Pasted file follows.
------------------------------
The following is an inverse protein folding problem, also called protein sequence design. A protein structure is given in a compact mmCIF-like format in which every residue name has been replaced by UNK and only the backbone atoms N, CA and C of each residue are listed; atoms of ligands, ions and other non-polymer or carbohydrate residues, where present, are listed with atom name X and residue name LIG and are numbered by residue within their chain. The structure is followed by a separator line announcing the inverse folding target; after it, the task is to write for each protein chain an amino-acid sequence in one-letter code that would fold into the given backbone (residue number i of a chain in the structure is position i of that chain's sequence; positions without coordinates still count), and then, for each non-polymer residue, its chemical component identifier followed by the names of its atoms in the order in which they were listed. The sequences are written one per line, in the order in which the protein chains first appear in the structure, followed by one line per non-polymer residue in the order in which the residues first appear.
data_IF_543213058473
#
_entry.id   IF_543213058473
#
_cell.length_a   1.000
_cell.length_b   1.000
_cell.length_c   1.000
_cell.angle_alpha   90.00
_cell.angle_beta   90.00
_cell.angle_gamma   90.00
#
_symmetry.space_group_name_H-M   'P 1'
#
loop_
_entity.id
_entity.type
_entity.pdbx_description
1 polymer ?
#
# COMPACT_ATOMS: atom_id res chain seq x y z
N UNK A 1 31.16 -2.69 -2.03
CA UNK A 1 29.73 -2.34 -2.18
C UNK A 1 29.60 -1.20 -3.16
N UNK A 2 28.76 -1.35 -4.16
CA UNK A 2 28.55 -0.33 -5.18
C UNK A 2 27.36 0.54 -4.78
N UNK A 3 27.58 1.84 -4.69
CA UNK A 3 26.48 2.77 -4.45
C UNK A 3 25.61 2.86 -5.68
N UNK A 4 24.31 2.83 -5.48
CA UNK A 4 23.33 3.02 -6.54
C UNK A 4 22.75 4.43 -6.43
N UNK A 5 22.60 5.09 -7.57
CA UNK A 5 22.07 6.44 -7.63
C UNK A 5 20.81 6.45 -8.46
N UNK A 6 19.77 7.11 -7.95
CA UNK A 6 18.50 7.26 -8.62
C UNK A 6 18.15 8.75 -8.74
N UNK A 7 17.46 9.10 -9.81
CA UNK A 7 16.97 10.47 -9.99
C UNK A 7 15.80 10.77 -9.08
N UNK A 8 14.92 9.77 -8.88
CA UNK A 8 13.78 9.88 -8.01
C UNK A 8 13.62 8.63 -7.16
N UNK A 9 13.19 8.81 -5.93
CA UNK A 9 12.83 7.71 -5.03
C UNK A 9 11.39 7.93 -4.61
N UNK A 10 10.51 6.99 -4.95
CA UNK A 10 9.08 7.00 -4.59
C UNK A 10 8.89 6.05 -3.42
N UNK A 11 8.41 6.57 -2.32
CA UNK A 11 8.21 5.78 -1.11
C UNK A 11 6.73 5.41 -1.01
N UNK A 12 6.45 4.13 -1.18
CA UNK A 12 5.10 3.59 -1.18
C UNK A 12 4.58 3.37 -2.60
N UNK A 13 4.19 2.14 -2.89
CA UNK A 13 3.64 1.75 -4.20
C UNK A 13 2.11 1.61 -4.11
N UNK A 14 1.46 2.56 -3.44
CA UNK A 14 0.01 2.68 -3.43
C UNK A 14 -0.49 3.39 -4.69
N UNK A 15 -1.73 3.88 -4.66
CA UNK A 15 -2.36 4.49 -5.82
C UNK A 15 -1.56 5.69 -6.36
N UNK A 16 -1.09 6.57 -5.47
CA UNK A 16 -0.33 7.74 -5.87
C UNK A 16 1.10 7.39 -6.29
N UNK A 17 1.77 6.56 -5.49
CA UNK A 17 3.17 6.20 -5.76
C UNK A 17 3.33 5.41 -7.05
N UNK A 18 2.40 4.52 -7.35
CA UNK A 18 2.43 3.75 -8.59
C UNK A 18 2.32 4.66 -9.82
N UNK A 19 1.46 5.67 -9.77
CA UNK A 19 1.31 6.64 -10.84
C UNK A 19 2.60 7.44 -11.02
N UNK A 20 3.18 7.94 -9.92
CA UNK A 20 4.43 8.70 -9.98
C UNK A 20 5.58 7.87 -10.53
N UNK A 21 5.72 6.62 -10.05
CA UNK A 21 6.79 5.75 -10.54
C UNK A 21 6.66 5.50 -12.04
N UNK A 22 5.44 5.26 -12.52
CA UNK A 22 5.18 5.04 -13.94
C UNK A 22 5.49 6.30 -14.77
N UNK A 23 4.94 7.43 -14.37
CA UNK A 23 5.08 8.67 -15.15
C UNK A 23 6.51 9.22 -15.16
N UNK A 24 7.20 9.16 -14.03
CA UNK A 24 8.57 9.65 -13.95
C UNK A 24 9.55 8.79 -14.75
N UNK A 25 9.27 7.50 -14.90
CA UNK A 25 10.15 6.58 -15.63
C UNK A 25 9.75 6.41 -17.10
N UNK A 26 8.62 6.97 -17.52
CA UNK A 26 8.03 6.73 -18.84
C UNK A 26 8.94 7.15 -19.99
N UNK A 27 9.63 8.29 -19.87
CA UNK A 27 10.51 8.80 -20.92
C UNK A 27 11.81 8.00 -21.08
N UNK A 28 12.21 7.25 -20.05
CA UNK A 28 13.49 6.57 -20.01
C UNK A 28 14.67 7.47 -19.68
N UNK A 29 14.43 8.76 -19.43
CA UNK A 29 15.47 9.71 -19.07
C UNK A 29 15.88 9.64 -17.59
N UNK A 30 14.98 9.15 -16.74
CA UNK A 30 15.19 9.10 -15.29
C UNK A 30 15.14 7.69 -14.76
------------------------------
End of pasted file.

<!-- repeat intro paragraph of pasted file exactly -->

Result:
The following is an inverse protein folding problem, also called protein sequence design. A protein structure is given in a compact mmCIF-like format in which every residue name has been replaced by UNK and only the backbone atoms N, CA and C of each residue are listed; atoms of ligands, ions and other non-polymer or carbohydrate residues, where present, are listed with atom name X and residue name LIG and are numbered by residue within their chain. The structure is followed by a separator line announcing the inverse folding target; after it, the task is to write for each protein chain an amino-acid sequence in one-letter code that would fold into the given backbone (residue number i of a chain in the structure is position i of that chain's sequence; positions without coordinates still count), and then, for each non-polymer residue, its chemical component identifier followed by the names of its atoms in the order in which they were listed. The sequences are written one per line, in the order in which the protein chains first appear in the structure, followed by one line per non-polymer residue in the order in which the residues first appear.